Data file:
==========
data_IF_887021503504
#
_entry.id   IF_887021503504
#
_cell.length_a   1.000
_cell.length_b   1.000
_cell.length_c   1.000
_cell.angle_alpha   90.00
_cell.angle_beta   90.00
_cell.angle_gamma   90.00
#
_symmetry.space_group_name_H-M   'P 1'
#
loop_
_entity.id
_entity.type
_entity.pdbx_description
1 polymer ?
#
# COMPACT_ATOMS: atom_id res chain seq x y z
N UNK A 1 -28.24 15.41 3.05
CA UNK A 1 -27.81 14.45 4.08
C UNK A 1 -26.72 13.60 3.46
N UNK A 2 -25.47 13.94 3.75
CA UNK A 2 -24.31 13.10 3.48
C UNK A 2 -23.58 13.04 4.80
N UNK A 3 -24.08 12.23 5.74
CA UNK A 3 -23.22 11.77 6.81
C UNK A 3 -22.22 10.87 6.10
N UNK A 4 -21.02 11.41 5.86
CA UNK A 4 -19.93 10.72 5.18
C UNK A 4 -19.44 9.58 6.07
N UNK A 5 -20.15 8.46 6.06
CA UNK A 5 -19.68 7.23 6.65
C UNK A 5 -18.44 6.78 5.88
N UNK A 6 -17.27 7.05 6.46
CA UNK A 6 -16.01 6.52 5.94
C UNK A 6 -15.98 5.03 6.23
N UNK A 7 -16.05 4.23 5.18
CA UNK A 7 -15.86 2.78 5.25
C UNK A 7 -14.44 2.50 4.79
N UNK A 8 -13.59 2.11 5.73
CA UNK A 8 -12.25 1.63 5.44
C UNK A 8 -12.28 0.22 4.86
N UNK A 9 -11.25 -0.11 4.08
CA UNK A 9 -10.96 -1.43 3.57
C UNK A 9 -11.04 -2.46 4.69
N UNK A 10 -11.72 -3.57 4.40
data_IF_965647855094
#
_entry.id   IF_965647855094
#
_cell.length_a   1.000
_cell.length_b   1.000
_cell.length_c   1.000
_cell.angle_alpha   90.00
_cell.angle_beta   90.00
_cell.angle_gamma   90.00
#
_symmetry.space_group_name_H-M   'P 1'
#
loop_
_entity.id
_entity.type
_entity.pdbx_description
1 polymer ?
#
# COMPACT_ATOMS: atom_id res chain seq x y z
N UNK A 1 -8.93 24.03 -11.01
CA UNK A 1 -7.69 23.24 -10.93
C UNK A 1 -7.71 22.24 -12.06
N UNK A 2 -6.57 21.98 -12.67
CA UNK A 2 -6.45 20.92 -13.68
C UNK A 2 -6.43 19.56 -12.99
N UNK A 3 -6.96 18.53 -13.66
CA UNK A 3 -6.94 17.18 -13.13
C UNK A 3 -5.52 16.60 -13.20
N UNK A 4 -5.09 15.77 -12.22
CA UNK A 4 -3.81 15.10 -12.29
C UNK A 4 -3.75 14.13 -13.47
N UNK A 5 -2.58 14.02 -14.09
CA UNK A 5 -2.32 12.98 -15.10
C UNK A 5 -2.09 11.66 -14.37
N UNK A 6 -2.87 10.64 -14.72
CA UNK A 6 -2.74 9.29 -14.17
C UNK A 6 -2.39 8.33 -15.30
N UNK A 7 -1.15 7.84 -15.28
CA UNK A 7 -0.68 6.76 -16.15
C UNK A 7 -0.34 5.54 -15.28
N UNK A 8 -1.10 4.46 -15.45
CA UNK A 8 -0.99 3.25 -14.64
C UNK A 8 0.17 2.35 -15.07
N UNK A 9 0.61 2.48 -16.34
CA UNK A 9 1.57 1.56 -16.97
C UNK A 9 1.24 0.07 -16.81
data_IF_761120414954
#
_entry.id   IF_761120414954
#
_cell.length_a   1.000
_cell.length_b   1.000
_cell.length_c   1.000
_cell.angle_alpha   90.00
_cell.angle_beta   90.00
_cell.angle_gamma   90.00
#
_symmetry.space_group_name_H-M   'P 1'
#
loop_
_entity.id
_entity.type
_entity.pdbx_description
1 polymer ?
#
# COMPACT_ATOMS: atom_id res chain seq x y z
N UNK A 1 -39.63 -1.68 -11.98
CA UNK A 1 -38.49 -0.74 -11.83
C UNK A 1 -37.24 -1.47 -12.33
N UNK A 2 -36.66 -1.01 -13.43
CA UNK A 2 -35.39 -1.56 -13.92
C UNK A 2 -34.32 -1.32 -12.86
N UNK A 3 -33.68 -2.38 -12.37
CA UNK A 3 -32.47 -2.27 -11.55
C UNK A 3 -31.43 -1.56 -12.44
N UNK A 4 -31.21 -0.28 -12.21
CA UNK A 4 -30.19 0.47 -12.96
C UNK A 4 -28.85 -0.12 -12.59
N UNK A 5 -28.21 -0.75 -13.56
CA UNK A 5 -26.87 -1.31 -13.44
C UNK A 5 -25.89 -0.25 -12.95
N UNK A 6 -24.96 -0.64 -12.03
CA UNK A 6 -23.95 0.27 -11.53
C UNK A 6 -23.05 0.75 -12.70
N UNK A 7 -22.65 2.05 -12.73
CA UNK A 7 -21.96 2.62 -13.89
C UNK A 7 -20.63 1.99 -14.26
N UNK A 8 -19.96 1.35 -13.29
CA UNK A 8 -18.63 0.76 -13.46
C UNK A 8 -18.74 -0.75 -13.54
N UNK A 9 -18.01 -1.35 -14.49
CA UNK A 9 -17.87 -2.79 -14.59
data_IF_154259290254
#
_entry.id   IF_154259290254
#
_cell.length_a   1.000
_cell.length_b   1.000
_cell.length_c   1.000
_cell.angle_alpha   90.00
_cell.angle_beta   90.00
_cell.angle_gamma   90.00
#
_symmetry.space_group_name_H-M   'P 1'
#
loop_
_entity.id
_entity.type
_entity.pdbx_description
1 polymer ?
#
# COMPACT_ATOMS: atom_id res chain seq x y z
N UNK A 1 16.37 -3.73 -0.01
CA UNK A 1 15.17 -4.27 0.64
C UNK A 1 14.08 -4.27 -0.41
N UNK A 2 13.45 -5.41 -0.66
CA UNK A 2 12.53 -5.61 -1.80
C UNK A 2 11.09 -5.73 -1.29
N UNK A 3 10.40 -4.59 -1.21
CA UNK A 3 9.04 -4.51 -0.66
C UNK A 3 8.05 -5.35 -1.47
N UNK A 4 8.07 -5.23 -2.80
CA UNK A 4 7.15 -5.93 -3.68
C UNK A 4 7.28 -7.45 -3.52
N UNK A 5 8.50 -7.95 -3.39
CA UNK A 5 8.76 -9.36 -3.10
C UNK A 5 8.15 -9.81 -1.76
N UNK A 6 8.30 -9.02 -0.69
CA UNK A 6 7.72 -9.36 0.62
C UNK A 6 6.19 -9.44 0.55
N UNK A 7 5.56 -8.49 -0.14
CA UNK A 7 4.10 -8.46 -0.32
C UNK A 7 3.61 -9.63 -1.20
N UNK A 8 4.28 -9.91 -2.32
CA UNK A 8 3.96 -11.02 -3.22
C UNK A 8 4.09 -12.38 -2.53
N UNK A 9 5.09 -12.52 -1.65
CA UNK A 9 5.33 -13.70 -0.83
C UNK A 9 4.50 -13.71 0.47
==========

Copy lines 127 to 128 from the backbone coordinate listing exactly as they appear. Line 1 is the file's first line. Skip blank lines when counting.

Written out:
C UNK A 4 -28.85 -0.12 -12.59
N UNK A 5 -28.21 -0.75 -13.56